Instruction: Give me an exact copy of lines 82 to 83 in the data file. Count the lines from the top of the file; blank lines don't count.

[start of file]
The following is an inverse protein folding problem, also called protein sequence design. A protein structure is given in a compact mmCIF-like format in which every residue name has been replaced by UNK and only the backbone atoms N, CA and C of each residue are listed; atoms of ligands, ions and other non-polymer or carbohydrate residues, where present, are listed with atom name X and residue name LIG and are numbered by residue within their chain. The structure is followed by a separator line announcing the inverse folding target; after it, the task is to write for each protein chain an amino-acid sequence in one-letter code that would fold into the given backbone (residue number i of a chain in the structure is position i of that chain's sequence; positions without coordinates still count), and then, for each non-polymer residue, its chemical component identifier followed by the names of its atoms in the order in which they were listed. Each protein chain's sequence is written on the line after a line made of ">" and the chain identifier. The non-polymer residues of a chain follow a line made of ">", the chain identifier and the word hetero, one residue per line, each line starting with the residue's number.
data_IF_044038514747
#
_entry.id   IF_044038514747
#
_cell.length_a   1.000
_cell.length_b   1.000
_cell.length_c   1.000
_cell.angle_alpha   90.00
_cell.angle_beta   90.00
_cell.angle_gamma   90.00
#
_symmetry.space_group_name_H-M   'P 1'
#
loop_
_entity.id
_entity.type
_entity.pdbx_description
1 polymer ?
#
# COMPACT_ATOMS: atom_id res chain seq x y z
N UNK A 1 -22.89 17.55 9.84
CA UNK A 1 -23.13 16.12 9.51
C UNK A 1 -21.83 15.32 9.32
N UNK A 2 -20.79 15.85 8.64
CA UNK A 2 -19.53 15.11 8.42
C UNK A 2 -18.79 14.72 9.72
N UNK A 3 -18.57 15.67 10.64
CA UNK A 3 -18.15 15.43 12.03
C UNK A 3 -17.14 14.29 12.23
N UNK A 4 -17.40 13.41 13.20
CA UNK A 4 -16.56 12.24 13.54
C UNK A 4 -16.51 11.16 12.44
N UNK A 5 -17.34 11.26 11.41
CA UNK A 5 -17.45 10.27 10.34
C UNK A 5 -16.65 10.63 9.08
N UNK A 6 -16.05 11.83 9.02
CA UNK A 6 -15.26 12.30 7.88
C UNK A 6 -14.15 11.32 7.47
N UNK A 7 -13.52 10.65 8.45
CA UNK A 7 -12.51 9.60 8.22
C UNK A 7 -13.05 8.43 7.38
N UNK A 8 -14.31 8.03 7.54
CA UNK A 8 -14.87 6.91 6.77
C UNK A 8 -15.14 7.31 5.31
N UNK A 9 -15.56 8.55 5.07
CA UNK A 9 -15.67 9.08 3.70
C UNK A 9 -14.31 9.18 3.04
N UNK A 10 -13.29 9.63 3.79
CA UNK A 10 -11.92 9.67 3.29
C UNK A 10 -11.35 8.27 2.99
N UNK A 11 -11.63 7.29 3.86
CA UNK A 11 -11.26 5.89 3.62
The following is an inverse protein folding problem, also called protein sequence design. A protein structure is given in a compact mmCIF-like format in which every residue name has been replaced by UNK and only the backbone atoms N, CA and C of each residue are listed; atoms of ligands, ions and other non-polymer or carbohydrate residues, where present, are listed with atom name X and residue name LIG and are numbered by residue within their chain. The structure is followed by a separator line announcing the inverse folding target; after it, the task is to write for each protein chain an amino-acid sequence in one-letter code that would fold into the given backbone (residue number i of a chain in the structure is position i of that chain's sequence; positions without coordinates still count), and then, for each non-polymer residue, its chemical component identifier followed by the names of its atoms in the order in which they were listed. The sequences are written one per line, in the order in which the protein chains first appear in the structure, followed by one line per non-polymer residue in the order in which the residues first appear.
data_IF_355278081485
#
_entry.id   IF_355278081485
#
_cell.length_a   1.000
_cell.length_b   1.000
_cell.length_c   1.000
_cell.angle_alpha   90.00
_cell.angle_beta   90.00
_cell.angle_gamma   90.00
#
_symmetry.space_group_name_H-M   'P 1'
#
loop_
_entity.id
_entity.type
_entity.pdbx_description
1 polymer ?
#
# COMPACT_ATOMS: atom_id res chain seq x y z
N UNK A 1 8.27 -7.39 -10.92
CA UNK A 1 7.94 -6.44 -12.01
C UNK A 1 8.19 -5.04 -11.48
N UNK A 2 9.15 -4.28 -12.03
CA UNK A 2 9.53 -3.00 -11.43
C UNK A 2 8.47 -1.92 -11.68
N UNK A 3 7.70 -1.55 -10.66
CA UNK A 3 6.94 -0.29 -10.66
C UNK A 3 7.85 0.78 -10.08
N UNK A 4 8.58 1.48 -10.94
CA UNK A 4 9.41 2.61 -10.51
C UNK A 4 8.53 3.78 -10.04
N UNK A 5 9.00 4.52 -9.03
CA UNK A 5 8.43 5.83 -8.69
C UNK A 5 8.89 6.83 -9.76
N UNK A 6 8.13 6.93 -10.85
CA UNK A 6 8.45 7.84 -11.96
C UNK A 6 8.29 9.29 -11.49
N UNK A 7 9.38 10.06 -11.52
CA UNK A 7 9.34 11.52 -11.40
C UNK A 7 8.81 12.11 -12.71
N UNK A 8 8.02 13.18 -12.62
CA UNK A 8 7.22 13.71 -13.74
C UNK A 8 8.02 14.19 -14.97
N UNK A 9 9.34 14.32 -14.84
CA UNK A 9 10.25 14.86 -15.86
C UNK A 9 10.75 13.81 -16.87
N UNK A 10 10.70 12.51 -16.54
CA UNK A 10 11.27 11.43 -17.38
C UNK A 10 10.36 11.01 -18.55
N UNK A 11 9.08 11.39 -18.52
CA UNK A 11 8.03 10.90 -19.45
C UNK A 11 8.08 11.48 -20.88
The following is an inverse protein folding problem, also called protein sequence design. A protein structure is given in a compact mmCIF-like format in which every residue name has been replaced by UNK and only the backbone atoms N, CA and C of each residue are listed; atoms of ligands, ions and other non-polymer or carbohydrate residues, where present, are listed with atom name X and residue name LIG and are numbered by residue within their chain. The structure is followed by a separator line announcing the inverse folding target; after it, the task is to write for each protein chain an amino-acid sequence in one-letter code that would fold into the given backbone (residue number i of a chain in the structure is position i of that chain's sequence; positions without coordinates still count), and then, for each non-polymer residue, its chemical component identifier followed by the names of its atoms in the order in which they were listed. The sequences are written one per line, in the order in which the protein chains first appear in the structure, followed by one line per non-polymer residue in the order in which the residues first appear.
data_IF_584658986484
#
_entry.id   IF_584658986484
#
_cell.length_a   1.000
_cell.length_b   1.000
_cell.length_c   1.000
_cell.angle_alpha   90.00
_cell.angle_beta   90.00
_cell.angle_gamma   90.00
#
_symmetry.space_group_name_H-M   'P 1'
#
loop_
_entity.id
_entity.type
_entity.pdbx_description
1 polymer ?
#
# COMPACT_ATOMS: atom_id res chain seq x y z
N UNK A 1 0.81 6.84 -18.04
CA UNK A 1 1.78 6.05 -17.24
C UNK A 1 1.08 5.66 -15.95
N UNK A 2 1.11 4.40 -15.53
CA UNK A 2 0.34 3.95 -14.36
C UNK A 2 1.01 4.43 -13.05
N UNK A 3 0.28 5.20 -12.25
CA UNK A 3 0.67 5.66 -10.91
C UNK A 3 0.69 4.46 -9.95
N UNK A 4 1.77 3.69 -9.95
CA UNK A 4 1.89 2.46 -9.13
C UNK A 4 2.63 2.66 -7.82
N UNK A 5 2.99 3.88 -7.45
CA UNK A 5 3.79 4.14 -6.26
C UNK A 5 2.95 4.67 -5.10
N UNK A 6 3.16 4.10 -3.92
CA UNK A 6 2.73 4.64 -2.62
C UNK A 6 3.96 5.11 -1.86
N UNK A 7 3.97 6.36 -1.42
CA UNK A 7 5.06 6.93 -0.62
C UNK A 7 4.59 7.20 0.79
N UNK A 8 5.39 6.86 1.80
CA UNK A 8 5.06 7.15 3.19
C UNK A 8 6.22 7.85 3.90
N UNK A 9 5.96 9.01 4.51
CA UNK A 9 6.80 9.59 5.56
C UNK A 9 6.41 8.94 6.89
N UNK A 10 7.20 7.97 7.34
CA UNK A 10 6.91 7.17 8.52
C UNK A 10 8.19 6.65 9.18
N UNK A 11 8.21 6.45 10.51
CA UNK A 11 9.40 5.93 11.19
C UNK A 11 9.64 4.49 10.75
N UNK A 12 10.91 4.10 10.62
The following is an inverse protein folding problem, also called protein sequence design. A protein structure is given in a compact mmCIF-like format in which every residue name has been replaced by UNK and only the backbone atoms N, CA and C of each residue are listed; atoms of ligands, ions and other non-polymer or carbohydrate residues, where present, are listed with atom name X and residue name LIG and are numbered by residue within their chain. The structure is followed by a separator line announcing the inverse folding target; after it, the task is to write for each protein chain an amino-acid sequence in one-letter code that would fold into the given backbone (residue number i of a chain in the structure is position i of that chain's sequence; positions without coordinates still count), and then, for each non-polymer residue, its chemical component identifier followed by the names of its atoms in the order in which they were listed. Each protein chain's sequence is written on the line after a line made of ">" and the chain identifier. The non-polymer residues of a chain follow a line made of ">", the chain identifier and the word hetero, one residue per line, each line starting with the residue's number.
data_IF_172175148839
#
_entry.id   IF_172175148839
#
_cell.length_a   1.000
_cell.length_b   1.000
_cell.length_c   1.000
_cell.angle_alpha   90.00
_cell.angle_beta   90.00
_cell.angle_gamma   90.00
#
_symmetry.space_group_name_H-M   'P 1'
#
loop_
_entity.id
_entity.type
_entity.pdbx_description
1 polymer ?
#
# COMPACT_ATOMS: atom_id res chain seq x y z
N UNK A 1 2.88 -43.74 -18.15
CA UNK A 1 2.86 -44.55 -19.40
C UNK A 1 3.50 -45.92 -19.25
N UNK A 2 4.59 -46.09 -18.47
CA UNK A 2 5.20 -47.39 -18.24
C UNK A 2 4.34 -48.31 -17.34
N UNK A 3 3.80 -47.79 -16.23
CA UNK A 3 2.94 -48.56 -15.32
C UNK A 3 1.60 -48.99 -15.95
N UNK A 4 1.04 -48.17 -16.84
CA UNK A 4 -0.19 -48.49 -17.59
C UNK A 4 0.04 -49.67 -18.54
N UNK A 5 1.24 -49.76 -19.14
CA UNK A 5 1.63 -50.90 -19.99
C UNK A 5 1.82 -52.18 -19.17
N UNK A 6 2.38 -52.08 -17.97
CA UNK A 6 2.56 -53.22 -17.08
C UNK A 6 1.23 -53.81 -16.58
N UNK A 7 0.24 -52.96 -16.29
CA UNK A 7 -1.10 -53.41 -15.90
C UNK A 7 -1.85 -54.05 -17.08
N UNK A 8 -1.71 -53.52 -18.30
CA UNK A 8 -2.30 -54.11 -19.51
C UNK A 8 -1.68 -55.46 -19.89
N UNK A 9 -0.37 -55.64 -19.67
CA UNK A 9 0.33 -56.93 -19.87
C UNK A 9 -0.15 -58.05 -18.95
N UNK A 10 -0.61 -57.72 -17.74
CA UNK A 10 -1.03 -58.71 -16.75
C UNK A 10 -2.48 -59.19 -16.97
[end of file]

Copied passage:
CA UNK A 3 6.94 -0.29 -10.66
C UNK A 3 7.85 0.78 -10.08